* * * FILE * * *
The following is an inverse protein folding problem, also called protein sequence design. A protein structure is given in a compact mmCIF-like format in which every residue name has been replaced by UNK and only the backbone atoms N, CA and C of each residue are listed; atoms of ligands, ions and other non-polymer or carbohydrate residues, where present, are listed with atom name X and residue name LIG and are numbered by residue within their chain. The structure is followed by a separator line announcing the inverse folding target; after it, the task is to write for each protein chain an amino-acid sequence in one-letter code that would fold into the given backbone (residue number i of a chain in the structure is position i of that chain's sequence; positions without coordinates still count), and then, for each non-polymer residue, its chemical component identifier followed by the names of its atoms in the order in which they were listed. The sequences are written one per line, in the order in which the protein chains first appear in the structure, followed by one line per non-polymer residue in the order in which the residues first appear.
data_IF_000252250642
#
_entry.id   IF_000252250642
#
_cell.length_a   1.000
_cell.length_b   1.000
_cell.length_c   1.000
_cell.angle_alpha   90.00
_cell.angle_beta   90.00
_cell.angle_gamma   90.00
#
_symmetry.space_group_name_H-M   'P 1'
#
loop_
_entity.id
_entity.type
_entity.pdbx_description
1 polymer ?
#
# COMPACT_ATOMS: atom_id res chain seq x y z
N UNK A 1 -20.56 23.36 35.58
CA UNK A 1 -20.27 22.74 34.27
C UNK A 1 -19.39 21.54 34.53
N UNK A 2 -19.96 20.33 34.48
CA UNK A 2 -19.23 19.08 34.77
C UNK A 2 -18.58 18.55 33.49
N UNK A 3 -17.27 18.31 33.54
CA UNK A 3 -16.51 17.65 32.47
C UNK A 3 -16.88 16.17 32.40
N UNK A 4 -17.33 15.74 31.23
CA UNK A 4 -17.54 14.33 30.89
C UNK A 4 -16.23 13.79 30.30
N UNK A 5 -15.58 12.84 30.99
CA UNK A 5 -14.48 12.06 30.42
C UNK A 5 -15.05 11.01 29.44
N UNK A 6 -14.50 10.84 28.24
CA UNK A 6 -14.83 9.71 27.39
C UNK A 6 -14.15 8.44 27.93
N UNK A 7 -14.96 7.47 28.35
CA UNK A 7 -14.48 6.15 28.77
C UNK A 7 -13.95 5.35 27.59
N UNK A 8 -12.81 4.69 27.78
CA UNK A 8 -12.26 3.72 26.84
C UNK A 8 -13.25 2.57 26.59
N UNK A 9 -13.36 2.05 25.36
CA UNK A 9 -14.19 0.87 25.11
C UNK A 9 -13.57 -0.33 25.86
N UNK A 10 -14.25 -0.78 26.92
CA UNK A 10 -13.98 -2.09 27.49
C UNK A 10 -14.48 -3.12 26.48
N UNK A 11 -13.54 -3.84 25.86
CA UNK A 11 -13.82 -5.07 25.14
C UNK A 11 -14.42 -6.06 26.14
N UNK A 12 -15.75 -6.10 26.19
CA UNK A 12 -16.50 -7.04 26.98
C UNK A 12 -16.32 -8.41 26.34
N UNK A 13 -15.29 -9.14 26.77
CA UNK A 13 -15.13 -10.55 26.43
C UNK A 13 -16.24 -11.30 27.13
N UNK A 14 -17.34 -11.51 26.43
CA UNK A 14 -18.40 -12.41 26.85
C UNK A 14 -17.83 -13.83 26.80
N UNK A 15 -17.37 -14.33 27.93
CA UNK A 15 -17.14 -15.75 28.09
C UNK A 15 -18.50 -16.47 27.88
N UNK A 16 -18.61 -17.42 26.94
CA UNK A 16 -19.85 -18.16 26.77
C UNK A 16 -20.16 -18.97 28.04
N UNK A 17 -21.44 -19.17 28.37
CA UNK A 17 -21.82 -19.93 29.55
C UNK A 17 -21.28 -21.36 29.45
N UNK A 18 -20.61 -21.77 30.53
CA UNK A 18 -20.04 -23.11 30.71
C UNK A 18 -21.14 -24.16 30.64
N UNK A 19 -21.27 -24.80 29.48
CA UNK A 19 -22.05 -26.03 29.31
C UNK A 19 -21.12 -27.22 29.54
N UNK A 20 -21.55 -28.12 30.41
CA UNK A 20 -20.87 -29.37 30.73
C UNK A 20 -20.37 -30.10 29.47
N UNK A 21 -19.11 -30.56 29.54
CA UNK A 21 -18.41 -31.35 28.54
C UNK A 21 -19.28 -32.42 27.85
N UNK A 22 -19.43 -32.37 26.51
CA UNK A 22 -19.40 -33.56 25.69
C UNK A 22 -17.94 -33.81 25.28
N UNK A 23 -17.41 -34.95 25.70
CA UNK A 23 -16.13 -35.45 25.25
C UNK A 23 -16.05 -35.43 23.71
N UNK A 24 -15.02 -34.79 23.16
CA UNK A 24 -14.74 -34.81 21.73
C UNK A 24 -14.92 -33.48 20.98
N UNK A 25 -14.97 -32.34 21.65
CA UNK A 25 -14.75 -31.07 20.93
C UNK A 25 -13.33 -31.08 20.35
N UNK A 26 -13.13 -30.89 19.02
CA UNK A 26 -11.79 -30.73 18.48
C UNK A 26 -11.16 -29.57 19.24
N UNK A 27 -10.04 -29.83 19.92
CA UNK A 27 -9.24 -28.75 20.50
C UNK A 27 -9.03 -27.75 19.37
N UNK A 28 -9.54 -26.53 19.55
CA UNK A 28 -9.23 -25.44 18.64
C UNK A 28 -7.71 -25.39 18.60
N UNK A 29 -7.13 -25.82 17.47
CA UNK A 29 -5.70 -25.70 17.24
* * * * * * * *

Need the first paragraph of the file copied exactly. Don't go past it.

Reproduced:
The following is an inverse protein folding problem, also called protein sequence design. A protein structure is given in a compact mmCIF-like format in which every residue name has been replaced by UNK and only the backbone atoms N, CA and C of each residue are listed; atoms of ligands, ions and other non-polymer or carbohydrate residues, where present, are listed with atom name X and residue name LIG and are numbered by residue within their chain. The structure is followed by a separator line announcing the inverse folding target; after it, the task is to write for each protein chain an amino-acid sequence in one-letter code that would fold into the given backbone (residue number i of a chain in the structure is position i of that chain's sequence; positions without coordinates still count), and then, for each non-polymer residue, its chemical component identifier followed by the names of its atoms in the order in which they were listed. The sequences are written one per line, in the order in which the protein chains first appear in the structure, followed by one line per non-polymer residue in the order in which the residues first appear.